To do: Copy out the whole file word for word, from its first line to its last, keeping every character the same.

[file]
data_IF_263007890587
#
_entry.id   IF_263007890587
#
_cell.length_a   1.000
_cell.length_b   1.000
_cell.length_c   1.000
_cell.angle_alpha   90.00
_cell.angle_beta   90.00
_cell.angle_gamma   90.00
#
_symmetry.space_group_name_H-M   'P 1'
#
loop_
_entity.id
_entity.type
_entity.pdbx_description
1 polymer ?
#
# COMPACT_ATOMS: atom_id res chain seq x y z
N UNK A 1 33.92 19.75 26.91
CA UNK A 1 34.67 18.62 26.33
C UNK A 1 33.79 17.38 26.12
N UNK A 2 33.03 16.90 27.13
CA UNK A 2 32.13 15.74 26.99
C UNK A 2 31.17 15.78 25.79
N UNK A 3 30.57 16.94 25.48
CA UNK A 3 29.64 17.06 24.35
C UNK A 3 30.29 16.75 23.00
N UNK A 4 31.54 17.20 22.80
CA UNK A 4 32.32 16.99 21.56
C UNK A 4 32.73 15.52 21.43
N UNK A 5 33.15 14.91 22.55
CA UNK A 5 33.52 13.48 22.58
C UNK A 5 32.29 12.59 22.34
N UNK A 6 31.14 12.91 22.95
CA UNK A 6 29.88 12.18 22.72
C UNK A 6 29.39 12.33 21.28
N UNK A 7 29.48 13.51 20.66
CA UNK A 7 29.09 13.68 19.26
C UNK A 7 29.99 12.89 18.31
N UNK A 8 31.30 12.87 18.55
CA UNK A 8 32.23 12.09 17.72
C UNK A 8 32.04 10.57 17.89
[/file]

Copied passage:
data_IF_263007890587
#
_entry.id   IF_263007890587
#
_cell.length_a   1.000
_cell.length_b   1.000
_cell.length_c   1.000
_cell.angle_alpha   90.00
_cell.angle_beta   90.00
_cell.angle_gamma   90.00
#
_symmetry.space_group_name_H-M   'P 1'
#
loop_
_entity.id
_entity.type
_entity.pdbx_description
1 polymer ?
#
# COMPACT_ATOMS: atom_id res chain seq x y z
N UNK A 1 33.92 19.75 26.91
CA UNK A 1 34.67 18.62 26.33
C UNK A 1 33.79 17.38 26.12
N UNK A 2 33.03 16.90 27.13
CA UNK A 2 32.13 15.74 26.99
C UNK A 2 31.17 15.78 25.79
N UNK A 3 30.57 16.94 25.48
CA UNK A 3 29.64 17.06 24.35
C UNK A 3 30.29 16.75 23.00
N UNK A 4 31.54 17.20 22.80
CA UNK A 4 32.32 16.99 21.56
C UNK A 4 32.73 15.52 21.43
N UNK A 5 33.15 14.91 22.55
CA UNK A 5 33.52 13.48 22.58
C UNK A 5 32.29 12.59 22.34
N UNK A 6 31.14 12.91 22.95
CA UNK A 6 29.88 12.18 22.72
C UNK A 6 29.39 12.33 21.28
N UNK A 7 29.48 13.51 20.66
CA UNK A 7 29.09 13.68 19.26
C UNK A 7 29.99 12.89 18.31
N UNK A 8 31.30 12.87 18.55
CA UNK A 8 32.23 12.09 17.72
C UNK A 8 32.04 10.57 17.89